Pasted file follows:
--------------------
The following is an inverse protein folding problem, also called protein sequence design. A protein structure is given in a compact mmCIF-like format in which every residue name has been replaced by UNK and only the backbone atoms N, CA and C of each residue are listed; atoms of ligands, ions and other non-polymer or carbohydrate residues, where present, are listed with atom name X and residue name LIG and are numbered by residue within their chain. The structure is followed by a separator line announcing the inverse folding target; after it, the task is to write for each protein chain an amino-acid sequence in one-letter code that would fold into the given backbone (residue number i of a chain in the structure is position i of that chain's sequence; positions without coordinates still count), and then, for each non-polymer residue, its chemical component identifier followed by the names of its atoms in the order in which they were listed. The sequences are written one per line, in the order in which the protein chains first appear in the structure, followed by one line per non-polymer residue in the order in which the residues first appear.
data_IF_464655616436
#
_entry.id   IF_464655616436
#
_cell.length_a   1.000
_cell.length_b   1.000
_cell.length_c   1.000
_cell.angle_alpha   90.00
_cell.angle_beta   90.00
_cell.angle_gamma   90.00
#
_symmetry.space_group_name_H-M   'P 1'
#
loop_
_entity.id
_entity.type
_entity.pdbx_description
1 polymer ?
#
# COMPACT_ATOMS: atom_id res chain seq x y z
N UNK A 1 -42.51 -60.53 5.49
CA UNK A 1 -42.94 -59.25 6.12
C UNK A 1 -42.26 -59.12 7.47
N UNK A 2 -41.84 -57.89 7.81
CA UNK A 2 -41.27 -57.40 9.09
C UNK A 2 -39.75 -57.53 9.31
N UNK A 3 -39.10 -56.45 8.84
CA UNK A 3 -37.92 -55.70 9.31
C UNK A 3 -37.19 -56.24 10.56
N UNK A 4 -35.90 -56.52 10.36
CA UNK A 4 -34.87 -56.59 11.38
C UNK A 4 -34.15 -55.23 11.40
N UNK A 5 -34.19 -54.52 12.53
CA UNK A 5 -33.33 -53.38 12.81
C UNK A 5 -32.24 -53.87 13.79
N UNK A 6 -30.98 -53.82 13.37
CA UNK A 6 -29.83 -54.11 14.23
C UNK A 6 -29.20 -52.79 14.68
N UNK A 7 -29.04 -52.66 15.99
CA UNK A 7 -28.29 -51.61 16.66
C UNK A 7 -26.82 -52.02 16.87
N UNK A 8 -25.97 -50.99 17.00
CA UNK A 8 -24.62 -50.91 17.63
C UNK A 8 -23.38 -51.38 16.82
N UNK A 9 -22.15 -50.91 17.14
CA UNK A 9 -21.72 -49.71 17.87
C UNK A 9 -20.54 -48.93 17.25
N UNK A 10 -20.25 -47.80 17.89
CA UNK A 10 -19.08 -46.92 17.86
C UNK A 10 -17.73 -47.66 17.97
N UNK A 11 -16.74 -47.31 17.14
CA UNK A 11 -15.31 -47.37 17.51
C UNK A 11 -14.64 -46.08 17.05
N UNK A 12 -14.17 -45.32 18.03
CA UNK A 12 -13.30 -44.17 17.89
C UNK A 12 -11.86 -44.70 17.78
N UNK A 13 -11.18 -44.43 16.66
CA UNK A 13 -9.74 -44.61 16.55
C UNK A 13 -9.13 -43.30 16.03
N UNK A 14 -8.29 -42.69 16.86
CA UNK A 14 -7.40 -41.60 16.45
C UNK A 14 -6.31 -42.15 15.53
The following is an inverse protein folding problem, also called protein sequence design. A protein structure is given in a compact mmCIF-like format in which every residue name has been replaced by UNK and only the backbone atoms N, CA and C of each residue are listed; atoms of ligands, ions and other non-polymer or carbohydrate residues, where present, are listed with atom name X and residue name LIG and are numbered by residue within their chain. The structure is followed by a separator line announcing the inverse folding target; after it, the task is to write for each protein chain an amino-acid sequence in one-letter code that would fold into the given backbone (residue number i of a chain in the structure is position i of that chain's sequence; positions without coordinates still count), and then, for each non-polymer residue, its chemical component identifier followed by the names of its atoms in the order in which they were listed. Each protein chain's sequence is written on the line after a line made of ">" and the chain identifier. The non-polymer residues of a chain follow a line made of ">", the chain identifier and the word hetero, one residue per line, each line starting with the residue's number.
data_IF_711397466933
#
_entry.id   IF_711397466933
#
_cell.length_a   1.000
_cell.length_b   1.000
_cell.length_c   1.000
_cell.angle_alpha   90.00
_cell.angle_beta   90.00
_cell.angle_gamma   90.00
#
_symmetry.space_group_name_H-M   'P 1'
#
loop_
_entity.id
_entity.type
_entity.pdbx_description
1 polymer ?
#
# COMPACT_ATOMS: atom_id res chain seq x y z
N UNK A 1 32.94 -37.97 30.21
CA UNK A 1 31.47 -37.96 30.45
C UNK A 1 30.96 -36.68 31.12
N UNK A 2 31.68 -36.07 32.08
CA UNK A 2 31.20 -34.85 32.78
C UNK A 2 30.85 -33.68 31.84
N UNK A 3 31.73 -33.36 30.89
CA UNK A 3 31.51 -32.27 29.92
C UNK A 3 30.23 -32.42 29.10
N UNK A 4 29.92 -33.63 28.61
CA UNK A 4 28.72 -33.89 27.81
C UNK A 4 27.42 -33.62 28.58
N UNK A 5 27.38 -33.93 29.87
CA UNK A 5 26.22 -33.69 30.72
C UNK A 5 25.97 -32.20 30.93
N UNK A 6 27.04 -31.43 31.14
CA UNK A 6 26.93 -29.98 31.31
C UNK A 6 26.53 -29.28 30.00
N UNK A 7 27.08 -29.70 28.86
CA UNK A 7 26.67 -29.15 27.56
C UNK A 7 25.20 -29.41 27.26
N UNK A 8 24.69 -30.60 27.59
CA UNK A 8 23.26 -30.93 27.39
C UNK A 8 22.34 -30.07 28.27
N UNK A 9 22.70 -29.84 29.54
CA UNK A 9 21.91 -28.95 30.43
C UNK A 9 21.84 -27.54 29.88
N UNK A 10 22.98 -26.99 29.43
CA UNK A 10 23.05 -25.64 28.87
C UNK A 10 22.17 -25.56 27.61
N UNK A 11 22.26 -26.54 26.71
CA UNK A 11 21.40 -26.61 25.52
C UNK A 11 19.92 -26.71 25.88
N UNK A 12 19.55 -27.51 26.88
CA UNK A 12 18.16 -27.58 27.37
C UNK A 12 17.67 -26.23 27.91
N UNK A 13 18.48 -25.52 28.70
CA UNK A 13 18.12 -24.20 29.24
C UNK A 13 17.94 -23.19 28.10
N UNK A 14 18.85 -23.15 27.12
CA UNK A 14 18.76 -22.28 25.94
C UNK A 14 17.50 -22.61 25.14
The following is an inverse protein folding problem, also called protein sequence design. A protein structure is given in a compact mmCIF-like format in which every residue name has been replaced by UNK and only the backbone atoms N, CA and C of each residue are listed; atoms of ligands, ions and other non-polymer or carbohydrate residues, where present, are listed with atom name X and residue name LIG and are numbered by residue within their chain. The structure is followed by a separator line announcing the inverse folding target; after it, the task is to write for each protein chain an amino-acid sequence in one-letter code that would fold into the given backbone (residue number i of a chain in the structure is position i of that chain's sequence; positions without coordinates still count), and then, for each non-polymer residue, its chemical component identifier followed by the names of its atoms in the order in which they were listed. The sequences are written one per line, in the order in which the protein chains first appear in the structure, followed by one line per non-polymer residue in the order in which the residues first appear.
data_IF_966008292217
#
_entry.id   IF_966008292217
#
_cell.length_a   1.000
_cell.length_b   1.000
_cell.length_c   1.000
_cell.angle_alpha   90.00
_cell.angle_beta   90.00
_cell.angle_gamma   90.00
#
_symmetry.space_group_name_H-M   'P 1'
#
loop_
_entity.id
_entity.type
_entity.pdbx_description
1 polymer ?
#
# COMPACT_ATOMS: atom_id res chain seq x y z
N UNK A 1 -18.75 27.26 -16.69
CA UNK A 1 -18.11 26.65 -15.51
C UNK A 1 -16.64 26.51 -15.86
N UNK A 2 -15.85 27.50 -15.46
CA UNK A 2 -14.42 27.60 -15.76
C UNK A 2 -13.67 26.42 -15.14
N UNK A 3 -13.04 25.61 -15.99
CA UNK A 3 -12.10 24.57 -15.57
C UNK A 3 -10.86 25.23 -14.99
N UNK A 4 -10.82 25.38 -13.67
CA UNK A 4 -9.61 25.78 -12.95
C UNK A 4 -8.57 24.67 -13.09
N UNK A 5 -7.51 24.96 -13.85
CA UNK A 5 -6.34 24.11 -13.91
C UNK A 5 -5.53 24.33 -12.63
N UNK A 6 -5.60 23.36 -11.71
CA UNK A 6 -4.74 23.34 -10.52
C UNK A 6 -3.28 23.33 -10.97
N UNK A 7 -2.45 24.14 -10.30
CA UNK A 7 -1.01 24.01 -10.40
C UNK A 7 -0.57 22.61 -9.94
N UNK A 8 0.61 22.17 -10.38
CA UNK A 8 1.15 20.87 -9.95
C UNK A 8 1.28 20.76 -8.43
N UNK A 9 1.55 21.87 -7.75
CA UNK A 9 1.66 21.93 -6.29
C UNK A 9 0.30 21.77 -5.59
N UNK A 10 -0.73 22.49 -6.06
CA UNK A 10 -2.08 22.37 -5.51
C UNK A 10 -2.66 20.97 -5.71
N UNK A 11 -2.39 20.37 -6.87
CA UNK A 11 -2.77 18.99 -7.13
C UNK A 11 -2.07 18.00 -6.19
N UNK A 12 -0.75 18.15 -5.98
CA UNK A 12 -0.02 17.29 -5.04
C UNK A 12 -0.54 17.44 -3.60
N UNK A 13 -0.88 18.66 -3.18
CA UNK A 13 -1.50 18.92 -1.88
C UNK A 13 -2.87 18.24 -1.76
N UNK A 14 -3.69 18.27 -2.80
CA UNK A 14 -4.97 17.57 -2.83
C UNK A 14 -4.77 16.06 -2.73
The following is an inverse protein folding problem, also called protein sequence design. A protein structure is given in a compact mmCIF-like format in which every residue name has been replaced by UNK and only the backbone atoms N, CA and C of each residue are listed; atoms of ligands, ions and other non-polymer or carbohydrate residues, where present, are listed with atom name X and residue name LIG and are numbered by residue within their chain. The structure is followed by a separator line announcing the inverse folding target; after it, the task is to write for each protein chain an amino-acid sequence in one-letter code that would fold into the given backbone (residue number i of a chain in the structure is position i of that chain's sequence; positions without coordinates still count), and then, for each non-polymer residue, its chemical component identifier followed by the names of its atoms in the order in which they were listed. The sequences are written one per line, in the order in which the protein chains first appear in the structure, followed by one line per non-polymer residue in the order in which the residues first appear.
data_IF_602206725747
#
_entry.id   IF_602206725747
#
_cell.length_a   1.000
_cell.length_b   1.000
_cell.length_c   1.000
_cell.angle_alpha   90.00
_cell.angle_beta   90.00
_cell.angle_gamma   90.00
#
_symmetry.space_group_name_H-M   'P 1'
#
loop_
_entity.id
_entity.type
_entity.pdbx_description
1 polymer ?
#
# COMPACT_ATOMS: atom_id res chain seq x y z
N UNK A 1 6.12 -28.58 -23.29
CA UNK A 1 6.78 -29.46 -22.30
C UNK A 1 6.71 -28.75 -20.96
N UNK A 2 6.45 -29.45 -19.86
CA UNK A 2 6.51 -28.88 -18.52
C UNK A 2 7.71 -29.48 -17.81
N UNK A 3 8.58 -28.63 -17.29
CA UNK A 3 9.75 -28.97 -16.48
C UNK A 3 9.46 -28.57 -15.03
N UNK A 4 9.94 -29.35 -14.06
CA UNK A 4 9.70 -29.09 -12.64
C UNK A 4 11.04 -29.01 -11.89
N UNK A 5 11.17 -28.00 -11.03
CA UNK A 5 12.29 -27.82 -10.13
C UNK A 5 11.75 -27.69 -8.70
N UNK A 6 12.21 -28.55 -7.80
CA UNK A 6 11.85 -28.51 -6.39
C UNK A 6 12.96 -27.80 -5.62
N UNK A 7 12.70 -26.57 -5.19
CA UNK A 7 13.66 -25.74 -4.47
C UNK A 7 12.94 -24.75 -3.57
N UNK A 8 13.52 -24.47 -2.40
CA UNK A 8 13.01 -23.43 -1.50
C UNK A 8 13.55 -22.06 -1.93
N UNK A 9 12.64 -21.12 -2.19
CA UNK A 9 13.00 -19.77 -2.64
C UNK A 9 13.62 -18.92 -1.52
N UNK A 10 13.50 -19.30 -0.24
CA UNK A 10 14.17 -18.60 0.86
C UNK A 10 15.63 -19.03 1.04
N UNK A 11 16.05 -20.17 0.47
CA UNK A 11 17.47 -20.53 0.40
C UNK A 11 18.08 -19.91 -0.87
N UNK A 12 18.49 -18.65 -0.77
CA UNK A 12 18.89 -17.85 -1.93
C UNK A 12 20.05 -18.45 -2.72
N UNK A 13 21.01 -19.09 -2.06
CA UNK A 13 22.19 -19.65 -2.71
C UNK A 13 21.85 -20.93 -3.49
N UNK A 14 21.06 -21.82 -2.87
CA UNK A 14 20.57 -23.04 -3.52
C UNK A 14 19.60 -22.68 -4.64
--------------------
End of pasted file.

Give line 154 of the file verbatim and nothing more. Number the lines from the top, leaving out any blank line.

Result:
N UNK A 3 -13.04 25.61 -15.99